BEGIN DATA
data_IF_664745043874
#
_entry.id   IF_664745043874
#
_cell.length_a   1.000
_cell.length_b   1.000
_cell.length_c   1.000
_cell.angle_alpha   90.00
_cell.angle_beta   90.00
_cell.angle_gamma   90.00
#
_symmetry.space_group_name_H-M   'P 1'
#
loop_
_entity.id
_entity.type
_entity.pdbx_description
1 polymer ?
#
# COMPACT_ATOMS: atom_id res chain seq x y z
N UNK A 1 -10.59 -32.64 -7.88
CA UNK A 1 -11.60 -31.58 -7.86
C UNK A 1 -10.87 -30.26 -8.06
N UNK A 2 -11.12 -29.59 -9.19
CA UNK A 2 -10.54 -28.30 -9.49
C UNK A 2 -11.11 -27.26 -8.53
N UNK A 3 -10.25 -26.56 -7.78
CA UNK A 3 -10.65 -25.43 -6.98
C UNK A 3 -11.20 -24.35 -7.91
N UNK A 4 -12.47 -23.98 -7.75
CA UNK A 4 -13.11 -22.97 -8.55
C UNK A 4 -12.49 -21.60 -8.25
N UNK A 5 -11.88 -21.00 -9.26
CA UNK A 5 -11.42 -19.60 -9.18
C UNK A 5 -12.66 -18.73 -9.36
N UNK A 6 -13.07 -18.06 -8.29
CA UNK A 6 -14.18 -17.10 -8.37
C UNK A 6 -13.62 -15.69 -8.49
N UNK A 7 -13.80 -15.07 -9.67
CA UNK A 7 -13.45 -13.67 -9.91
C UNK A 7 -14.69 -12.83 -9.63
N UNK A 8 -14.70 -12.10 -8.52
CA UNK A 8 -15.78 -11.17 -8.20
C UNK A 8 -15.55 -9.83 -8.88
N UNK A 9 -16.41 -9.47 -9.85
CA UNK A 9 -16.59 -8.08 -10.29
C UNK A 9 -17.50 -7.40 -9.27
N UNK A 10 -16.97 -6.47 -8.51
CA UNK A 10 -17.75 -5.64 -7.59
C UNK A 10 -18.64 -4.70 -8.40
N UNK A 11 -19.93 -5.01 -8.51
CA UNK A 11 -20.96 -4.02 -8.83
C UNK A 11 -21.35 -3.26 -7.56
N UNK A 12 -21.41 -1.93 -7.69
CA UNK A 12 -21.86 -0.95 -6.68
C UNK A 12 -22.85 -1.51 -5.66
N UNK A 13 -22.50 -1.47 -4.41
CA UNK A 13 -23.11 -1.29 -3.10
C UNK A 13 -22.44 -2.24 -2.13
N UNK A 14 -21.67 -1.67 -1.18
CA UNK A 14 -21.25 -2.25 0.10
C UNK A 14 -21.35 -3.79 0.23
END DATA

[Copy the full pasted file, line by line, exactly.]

data_IF_664745043874
#
_entry.id   IF_664745043874
#
_cell.length_a   1.000
_cell.length_b   1.000
_cell.length_c   1.000
_cell.angle_alpha   90.00
_cell.angle_beta   90.00
_cell.angle_gamma   90.00
#
_symmetry.space_group_name_H-M   'P 1'
#
loop_
_entity.id
_entity.type
_entity.pdbx_description
1 polymer ?
#
# COMPACT_ATOMS: atom_id res chain seq x y z
N UNK A 1 -10.59 -32.64 -7.88
CA UNK A 1 -11.60 -31.58 -7.86
C UNK A 1 -10.87 -30.26 -8.06
N UNK A 2 -11.12 -29.59 -9.19
CA UNK A 2 -10.54 -28.30 -9.49
C UNK A 2 -11.11 -27.26 -8.53
N UNK A 3 -10.25 -26.56 -7.78
CA UNK A 3 -10.65 -25.43 -6.98
C UNK A 3 -11.20 -24.35 -7.91
N UNK A 4 -12.47 -23.98 -7.75
CA UNK A 4 -13.11 -22.97 -8.55
C UNK A 4 -12.49 -21.60 -8.25
N UNK A 5 -11.88 -21.00 -9.26
CA UNK A 5 -11.42 -19.60 -9.18
C UNK A 5 -12.66 -18.73 -9.36
N UNK A 6 -13.07 -18.06 -8.29
CA UNK A 6 -14.18 -17.10 -8.37
C UNK A 6 -13.62 -15.69 -8.49
N UNK A 7 -13.80 -15.07 -9.67
CA UNK A 7 -13.45 -13.67 -9.91
C UNK A 7 -14.69 -12.83 -9.63
N UNK A 8 -14.70 -12.10 -8.52
CA UNK A 8 -15.78 -11.17 -8.20
C UNK A 8 -15.55 -9.83 -8.88
N UNK A 9 -16.41 -9.47 -9.85
CA UNK A 9 -16.59 -8.08 -10.29
C UNK A 9 -17.50 -7.40 -9.27
N UNK A 10 -16.97 -6.47 -8.51
CA UNK A 10 -17.75 -5.64 -7.59
C UNK A 10 -18.64 -4.70 -8.40
N UNK A 11 -19.93 -5.01 -8.51
CA UNK A 11 -20.96 -4.02 -8.83
C UNK A 11 -21.35 -3.26 -7.56
N UNK A 12 -21.41 -1.93 -7.69
CA UNK A 12 -21.86 -0.95 -6.68
C UNK A 12 -22.85 -1.51 -5.66
N UNK A 13 -22.50 -1.47 -4.41
CA UNK A 13 -23.11 -1.29 -3.10
C UNK A 13 -22.44 -2.24 -2.13
N UNK A 14 -21.67 -1.67 -1.18
CA UNK A 14 -21.25 -2.25 0.10
C UNK A 14 -21.35 -3.79 0.23